Neuron 2008 Mar;57(5):661-72
Department of Anatomy and Neurobiology, Washington University in St. Louis School of Medicine, 660 South Euclid, St. Louis, MO 63110, USA.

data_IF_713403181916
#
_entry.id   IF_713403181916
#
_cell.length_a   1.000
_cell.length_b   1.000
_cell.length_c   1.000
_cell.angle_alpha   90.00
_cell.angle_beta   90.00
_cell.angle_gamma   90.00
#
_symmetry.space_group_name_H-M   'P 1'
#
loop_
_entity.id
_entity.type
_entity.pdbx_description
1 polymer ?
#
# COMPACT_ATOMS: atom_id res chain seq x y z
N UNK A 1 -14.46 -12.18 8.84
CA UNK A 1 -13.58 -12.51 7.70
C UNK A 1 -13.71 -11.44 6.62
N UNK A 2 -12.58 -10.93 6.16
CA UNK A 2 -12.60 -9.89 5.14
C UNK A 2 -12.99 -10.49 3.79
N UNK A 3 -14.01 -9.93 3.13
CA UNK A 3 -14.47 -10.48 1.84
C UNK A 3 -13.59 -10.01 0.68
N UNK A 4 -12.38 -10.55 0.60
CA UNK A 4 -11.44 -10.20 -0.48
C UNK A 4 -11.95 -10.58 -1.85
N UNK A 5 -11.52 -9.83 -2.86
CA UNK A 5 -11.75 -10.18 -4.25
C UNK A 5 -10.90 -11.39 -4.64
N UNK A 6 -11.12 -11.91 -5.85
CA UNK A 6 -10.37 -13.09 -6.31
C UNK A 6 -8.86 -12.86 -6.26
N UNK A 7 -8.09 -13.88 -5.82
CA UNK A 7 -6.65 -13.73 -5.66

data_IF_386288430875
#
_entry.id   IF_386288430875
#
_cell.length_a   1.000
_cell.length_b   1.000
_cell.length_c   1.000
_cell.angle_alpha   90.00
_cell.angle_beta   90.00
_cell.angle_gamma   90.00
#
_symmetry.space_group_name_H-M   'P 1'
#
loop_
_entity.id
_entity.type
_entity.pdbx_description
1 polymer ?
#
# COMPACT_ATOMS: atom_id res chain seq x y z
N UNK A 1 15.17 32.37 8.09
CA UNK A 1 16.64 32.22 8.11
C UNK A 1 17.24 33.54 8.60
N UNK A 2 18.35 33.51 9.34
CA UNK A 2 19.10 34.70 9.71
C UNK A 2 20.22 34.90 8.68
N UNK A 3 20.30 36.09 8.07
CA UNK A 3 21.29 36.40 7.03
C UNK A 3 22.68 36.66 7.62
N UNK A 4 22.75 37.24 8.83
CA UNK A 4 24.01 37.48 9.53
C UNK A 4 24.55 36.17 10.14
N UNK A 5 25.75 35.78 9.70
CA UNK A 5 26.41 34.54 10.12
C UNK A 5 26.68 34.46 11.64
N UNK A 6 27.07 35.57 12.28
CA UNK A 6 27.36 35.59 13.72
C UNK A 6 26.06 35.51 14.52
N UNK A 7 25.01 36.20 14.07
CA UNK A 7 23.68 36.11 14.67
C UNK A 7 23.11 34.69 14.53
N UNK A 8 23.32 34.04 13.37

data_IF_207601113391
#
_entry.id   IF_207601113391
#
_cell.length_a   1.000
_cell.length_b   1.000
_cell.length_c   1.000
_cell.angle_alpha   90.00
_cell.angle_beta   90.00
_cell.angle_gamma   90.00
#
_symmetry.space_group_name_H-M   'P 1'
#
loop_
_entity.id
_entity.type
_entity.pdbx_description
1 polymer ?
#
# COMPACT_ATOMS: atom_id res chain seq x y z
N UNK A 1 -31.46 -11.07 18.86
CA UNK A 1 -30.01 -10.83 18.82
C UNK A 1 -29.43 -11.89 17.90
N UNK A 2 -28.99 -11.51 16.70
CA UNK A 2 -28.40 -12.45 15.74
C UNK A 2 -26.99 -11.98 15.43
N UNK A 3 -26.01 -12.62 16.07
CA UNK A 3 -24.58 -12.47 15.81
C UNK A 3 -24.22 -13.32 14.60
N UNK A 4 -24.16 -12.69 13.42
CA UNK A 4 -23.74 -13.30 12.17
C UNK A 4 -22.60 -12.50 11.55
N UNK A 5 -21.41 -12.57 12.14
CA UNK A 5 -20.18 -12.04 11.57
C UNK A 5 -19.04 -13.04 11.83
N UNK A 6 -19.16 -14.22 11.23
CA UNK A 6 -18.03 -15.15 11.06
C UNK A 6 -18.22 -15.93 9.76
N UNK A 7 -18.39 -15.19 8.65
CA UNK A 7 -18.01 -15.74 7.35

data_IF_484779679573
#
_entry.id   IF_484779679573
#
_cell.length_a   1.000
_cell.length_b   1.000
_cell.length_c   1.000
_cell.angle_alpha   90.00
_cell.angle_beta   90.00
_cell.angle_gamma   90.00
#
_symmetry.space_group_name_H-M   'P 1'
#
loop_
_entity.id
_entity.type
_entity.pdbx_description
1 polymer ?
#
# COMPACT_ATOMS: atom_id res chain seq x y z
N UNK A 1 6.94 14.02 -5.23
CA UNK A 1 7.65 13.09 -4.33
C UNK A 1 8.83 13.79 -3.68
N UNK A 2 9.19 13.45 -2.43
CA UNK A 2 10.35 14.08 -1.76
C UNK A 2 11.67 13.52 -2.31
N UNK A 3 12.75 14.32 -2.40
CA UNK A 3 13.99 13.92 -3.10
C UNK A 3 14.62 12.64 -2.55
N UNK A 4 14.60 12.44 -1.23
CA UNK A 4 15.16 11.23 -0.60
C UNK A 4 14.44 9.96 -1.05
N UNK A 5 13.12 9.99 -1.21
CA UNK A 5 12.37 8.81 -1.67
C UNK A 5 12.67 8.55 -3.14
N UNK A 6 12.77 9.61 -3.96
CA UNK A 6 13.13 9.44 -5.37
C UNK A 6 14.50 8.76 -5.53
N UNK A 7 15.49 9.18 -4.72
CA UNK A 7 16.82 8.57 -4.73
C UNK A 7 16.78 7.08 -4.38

Unraveling the functions of the diverse neural types in any local circuit ultimately requires methods to record from most or all of its cells simultaneously. One promising approach to this goal is fluorescence imaging, but existing methods using laser-scanning microscopy (LSM) are severely limited in their ability to resolve rapid phenomena, like neuronal action potentials, over wide fields. Here we present a microscope that rapidly sections a three-dimensional volume using a thin illumination sheet whose position is rigidly coupled to the objective and aligned with its focal plane. We demonstrate that this approach allows exceptionally low-noise imaging of large neuronal populations at pixel rates at least 100-fold higher than with LSM. Using this microscope, we studied the pheromone-sensing neurons of the mouse vomeronasal organ and found that responses to dilute urine are largely or exclusively restricted to cells in the apical layer, the location of V1r-family-expressing neurons.